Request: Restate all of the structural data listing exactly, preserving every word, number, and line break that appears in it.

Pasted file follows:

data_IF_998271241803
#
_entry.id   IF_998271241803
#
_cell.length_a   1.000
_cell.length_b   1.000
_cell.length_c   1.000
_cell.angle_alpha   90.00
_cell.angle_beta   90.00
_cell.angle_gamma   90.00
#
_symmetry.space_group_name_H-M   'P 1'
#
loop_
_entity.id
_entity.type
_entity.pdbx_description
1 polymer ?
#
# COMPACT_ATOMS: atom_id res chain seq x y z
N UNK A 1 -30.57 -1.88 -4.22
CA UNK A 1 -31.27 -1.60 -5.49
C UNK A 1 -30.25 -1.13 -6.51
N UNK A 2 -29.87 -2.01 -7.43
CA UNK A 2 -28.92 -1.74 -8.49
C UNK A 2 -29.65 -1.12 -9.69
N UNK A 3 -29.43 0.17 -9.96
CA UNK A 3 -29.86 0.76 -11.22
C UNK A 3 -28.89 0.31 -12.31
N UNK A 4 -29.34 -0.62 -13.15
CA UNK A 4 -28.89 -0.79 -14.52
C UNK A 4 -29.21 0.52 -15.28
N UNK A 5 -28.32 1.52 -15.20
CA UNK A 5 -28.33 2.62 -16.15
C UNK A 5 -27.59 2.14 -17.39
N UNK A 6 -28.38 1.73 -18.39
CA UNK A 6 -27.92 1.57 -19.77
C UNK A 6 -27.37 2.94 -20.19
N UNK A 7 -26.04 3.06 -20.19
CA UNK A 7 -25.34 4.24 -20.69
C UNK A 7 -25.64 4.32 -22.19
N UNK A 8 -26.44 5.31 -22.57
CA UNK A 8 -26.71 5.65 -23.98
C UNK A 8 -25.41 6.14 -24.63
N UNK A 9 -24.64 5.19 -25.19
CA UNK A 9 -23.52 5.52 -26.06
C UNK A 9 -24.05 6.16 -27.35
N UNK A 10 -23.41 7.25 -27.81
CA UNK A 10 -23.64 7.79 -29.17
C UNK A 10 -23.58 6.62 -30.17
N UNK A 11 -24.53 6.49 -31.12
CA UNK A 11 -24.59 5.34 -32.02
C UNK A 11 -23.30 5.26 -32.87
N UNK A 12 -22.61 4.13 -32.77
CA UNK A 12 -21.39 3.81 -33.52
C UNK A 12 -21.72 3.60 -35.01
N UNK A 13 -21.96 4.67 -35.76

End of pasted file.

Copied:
data_IF_998271241803
#
_entry.id   IF_998271241803
#
_cell.length_a   1.000
_cell.length_b   1.000
_cell.length_c   1.000
_cell.angle_alpha   90.00
_cell.angle_beta   90.00
_cell.angle_gamma   90.00
#
_symmetry.space_group_name_H-M   'P 1'
#
loop_
_entity.id
_entity.type
_entity.pdbx_description
1 polymer ?
#
# COMPACT_ATOMS: atom_id res chain seq x y z
N UNK A 1 -30.57 -1.88 -4.22
CA UNK A 1 -31.27 -1.60 -5.49
C UNK A 1 -30.25 -1.13 -6.51
N UNK A 2 -29.87 -2.01 -7.43
CA UNK A 2 -28.92 -1.74 -8.49
C UNK A 2 -29.65 -1.12 -9.69
N UNK A 3 -29.43 0.17 -9.96
CA UNK A 3 -29.86 0.76 -11.22
C UNK A 3 -28.89 0.31 -12.31
N UNK A 4 -29.34 -0.62 -13.15
CA UNK A 4 -28.89 -0.79 -14.52
C UNK A 4 -29.21 0.52 -15.28
N UNK A 5 -28.32 1.52 -15.20
CA UNK A 5 -28.33 2.62 -16.15
C UNK A 5 -27.59 2.14 -17.39
N UNK A 6 -28.38 1.73 -18.39
CA UNK A 6 -27.92 1.57 -19.77
C UNK A 6 -27.37 2.94 -20.19
N UNK A 7 -26.04 3.06 -20.19
CA UNK A 7 -25.34 4.24 -20.69
C UNK A 7 -25.64 4.32 -22.19
N UNK A 8 -26.44 5.31 -22.57
CA UNK A 8 -26.71 5.65 -23.98
C UNK A 8 -25.41 6.14 -24.63
N UNK A 9 -24.64 5.19 -25.19
CA UNK A 9 -23.52 5.52 -26.06
C UNK A 9 -24.05 6.16 -27.35
N UNK A 10 -23.41 7.25 -27.81
CA UNK A 10 -23.64 7.79 -29.17
C UNK A 10 -23.58 6.62 -30.17
N UNK A 11 -24.53 6.49 -31.12
CA UNK A 11 -24.59 5.34 -32.02
C UNK A 11 -23.30 5.26 -32.87
N UNK A 12 -22.61 4.13 -32.77
CA UNK A 12 -21.39 3.81 -33.52
C UNK A 12 -21.72 3.60 -35.01
N UNK A 13 -21.96 4.67 -35.76